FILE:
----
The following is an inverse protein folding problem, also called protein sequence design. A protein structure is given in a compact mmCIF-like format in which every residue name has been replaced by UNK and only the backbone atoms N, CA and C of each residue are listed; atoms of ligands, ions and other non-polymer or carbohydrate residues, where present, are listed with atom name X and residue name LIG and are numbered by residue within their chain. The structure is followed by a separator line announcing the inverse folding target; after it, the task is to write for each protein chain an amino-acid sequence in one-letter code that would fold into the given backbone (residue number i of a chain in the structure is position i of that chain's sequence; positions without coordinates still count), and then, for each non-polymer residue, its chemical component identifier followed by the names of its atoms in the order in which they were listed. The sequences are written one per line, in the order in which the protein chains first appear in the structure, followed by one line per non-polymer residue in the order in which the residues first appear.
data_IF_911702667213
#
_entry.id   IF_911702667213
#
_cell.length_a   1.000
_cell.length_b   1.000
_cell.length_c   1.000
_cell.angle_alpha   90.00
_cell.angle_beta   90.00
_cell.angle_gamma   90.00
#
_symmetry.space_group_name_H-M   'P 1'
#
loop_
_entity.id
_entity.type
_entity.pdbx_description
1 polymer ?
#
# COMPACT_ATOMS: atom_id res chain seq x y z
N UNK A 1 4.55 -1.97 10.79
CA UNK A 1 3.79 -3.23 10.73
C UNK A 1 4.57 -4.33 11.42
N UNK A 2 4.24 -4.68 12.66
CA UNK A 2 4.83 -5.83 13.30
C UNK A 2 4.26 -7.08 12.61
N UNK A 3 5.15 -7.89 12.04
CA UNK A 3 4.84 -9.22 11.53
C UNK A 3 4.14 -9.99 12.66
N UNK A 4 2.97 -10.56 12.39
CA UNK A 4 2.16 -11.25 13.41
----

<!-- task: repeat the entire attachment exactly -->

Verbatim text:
The following is an inverse protein folding problem, also called protein sequence design. A protein structure is given in a compact mmCIF-like format in which every residue name has been replaced by UNK and only the backbone atoms N, CA and C of each residue are listed; atoms of ligands, ions and other non-polymer or carbohydrate residues, where present, are listed with atom name X and residue name LIG and are numbered by residue within their chain. The structure is followed by a separator line announcing the inverse folding target; after it, the task is to write for each protein chain an amino-acid sequence in one-letter code that would fold into the given backbone (residue number i of a chain in the structure is position i of that chain's sequence; positions without coordinates still count), and then, for each non-polymer residue, its chemical component identifier followed by the names of its atoms in the order in which they were listed. The sequences are written one per line, in the order in which the protein chains first appear in the structure, followed by one line per non-polymer residue in the order in which the residues first appear.
data_IF_911702667213
#
_entry.id   IF_911702667213
#
_cell.length_a   1.000
_cell.length_b   1.000
_cell.length_c   1.000
_cell.angle_alpha   90.00
_cell.angle_beta   90.00
_cell.angle_gamma   90.00
#
_symmetry.space_group_name_H-M   'P 1'
#
loop_
_entity.id
_entity.type
_entity.pdbx_description
1 polymer ?
#
# COMPACT_ATOMS: atom_id res chain seq x y z
N UNK A 1 4.55 -1.97 10.79
CA UNK A 1 3.79 -3.23 10.73
C UNK A 1 4.57 -4.33 11.42
N UNK A 2 4.24 -4.68 12.66
CA UNK A 2 4.83 -5.83 13.30
C UNK A 2 4.26 -7.08 12.61
N UNK A 3 5.15 -7.89 12.04
CA UNK A 3 4.84 -9.22 11.53
C UNK A 3 4.14 -9.99 12.66
N UNK A 4 2.97 -10.56 12.39
CA UNK A 4 2.16 -11.25 13.41